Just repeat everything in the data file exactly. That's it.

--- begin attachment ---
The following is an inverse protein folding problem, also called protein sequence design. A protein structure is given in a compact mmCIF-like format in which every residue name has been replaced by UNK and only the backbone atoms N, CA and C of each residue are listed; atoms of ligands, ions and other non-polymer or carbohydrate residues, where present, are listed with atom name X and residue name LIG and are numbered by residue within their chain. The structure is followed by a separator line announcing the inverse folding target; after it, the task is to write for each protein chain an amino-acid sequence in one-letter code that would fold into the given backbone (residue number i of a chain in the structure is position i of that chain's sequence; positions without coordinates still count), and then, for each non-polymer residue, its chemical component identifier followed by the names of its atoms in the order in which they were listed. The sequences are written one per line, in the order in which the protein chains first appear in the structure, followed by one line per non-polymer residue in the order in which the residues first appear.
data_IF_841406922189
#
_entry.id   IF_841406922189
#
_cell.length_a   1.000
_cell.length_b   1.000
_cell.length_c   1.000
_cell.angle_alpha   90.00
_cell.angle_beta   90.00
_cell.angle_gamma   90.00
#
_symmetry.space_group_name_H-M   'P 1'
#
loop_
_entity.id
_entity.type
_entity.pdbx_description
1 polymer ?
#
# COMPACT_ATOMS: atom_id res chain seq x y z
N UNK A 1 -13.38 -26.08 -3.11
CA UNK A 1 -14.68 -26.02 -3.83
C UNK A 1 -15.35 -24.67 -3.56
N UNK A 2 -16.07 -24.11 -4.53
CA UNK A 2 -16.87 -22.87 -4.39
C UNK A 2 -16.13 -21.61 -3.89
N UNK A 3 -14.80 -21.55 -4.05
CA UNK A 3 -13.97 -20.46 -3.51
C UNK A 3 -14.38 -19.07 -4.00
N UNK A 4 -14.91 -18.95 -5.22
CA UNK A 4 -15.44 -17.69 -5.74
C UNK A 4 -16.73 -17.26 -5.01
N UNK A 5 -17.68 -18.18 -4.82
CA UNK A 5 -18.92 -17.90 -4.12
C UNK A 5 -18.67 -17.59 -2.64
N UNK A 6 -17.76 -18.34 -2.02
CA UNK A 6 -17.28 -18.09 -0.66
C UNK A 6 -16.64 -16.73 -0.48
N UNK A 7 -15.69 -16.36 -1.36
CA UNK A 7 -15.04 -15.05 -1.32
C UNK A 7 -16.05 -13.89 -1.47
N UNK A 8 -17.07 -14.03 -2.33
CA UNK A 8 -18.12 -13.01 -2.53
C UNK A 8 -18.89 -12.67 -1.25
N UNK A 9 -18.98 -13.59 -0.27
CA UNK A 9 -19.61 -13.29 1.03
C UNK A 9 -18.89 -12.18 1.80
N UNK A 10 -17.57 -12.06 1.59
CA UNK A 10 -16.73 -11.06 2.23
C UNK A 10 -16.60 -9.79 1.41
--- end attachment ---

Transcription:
The following is an inverse protein folding problem, also called protein sequence design. A protein structure is given in a compact mmCIF-like format in which every residue name has been replaced by UNK and only the backbone atoms N, CA and C of each residue are listed; atoms of ligands, ions and other non-polymer or carbohydrate residues, where present, are listed with atom name X and residue name LIG and are numbered by residue within their chain. The structure is followed by a separator line announcing the inverse folding target; after it, the task is to write for each protein chain an amino-acid sequence in one-letter code that would fold into the given backbone (residue number i of a chain in the structure is position i of that chain's sequence; positions without coordinates still count), and then, for each non-polymer residue, its chemical component identifier followed by the names of its atoms in the order in which they were listed. The sequences are written one per line, in the order in which the protein chains first appear in the structure, followed by one line per non-polymer residue in the order in which the residues first appear.
data_IF_841406922189
#
_entry.id   IF_841406922189
#
_cell.length_a   1.000
_cell.length_b   1.000
_cell.length_c   1.000
_cell.angle_alpha   90.00
_cell.angle_beta   90.00
_cell.angle_gamma   90.00
#
_symmetry.space_group_name_H-M   'P 1'
#
loop_
_entity.id
_entity.type
_entity.pdbx_description
1 polymer ?
#
# COMPACT_ATOMS: atom_id res chain seq x y z
N UNK A 1 -13.38 -26.08 -3.11
CA UNK A 1 -14.68 -26.02 -3.83
C UNK A 1 -15.35 -24.67 -3.56
N UNK A 2 -16.07 -24.11 -4.53
CA UNK A 2 -16.87 -22.87 -4.39
C UNK A 2 -16.13 -21.61 -3.89
N UNK A 3 -14.80 -21.55 -4.05
CA UNK A 3 -13.97 -20.46 -3.51
C UNK A 3 -14.38 -19.07 -4.00
N UNK A 4 -14.91 -18.95 -5.22
CA UNK A 4 -15.44 -17.69 -5.74
C UNK A 4 -16.73 -17.26 -5.01
N UNK A 5 -17.68 -18.18 -4.82
CA UNK A 5 -18.92 -17.90 -4.12
C UNK A 5 -18.67 -17.59 -2.64
N UNK A 6 -17.76 -18.34 -2.02
CA UNK A 6 -17.28 -18.09 -0.66
C UNK A 6 -16.64 -16.73 -0.48
N UNK A 7 -15.69 -16.36 -1.36
CA UNK A 7 -15.04 -15.05 -1.32
C UNK A 7 -16.05 -13.89 -1.47
N UNK A 8 -17.07 -14.03 -2.33
CA UNK A 8 -18.12 -13.01 -2.53
C UNK A 8 -18.89 -12.67 -1.25
N UNK A 9 -18.98 -13.59 -0.27
CA UNK A 9 -19.61 -13.29 1.03
C UNK A 9 -18.89 -12.18 1.80
N UNK A 10 -17.57 -12.06 1.59
CA UNK A 10 -16.73 -11.06 2.23
C UNK A 10 -16.60 -9.79 1.41